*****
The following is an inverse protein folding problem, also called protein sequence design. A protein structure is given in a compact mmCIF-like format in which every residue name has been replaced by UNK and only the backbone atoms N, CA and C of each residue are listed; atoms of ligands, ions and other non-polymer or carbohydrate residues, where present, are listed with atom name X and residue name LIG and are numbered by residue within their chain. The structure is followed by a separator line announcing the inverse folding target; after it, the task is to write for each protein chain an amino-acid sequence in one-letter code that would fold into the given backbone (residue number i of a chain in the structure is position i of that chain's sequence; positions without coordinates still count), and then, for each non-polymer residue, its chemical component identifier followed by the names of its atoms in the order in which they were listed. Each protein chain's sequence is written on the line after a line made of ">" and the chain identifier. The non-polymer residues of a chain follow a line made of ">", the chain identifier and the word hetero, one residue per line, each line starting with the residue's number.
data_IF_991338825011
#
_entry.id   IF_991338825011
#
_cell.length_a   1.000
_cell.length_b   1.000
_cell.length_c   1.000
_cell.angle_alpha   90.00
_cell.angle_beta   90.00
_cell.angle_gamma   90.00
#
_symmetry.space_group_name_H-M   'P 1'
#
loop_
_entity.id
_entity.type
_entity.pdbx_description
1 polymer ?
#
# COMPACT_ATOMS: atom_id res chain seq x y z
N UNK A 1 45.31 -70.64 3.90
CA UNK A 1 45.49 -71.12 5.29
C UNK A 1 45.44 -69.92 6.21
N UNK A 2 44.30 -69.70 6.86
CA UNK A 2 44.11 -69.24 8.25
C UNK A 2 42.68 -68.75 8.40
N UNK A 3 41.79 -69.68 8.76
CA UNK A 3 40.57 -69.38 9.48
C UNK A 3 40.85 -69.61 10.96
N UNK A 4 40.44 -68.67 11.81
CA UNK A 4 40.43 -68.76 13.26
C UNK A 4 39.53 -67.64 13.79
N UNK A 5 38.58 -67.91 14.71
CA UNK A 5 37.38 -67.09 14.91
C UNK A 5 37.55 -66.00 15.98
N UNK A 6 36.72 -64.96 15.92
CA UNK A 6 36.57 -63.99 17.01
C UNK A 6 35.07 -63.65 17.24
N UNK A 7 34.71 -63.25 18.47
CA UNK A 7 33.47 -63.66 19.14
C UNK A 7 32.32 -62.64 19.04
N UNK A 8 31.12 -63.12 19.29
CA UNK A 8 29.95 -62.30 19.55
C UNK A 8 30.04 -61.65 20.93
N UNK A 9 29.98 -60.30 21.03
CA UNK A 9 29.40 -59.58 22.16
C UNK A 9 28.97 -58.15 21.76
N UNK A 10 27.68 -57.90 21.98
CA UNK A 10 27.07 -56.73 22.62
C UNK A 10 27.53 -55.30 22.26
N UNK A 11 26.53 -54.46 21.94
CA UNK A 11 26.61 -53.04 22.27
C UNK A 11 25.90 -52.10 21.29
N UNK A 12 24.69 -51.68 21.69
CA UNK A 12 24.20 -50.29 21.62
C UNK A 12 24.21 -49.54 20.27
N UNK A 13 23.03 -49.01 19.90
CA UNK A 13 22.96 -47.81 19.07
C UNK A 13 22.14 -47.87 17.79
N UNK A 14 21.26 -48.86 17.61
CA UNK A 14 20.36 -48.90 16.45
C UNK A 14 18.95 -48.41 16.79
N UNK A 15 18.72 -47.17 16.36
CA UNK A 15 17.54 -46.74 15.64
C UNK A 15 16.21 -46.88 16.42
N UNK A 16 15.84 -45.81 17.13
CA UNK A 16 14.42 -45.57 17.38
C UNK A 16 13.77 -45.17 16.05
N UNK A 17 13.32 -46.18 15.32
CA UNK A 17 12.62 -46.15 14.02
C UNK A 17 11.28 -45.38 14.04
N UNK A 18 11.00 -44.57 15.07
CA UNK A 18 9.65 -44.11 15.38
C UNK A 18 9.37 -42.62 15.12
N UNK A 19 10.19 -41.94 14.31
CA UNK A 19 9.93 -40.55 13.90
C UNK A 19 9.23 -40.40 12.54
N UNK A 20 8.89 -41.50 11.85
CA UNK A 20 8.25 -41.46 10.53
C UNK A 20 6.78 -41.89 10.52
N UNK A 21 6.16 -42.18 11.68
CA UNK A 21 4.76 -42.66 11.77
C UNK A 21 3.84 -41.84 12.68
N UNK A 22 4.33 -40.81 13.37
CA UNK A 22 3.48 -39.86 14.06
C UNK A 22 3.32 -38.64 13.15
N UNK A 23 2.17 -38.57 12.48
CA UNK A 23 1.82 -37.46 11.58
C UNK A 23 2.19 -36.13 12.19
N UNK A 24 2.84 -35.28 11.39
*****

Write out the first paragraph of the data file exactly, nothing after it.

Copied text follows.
The following is an inverse protein folding problem, also called protein sequence design. A protein structure is given in a compact mmCIF-like format in which every residue name has been replaced by UNK and only the backbone atoms N, CA and C of each residue are listed; atoms of ligands, ions and other non-polymer or carbohydrate residues, where present, are listed with atom name X and residue name LIG and are numbered by residue within their chain. The structure is followed by a separator line announcing the inverse folding target; after it, the task is to write for each protein chain an amino-acid sequence in one-letter code that would fold into the given backbone (residue number i of a chain in the structure is position i of that chain's sequence; positions without coordinates still count), and then, for each non-polymer residue, its chemical component identifier followed by the names of its atoms in the order in which they were listed. Each protein chain's sequence is written on the line after a line made of ">" and the chain identifier. The non-polymer residues of a chain follow a line made of ">", the chain identifier and the word hetero, one residue per line, each line starting with the residue's number.